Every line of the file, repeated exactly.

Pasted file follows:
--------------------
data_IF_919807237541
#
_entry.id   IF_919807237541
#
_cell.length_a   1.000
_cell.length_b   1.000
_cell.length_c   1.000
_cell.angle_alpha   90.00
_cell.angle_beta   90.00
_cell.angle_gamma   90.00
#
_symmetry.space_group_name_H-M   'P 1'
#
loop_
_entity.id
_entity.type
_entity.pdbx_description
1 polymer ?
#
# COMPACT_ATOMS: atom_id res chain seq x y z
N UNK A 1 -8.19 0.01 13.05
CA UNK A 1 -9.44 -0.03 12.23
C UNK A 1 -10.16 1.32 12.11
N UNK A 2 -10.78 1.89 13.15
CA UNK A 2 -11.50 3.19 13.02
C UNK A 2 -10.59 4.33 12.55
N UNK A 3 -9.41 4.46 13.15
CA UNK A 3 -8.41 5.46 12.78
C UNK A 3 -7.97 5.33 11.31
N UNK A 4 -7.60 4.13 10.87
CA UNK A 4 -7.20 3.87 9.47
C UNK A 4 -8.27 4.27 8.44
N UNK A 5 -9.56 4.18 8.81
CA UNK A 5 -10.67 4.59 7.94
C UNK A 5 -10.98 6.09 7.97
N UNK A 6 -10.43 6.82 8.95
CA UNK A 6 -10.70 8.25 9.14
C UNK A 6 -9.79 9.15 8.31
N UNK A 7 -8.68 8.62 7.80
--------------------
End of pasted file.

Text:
data_IF_919807237541
#
_entry.id   IF_919807237541
#
_cell.length_a   1.000
_cell.length_b   1.000
_cell.length_c   1.000
_cell.angle_alpha   90.00
_cell.angle_beta   90.00
_cell.angle_gamma   90.00
#
_symmetry.space_group_name_H-M   'P 1'
#
loop_
_entity.id
_entity.type
_entity.pdbx_description
1 polymer ?
#
# COMPACT_ATOMS: atom_id res chain seq x y z
N UNK A 1 -8.19 0.01 13.05
CA UNK A 1 -9.44 -0.03 12.23
C UNK A 1 -10.16 1.32 12.11
N UNK A 2 -10.78 1.89 13.15
CA UNK A 2 -11.50 3.19 13.02
C UNK A 2 -10.59 4.33 12.55
N UNK A 3 -9.41 4.46 13.15
CA UNK A 3 -8.41 5.46 12.78
C UNK A 3 -7.97 5.33 11.31
N UNK A 4 -7.60 4.13 10.87
CA UNK A 4 -7.20 3.87 9.47
C UNK A 4 -8.27 4.27 8.44
N UNK A 5 -9.56 4.18 8.81
CA UNK A 5 -10.67 4.59 7.94
C UNK A 5 -10.98 6.09 7.97
N UNK A 6 -10.43 6.82 8.95
CA UNK A 6 -10.70 8.25 9.14
C UNK A 6 -9.79 9.15 8.31
N UNK A 7 -8.68 8.62 7.80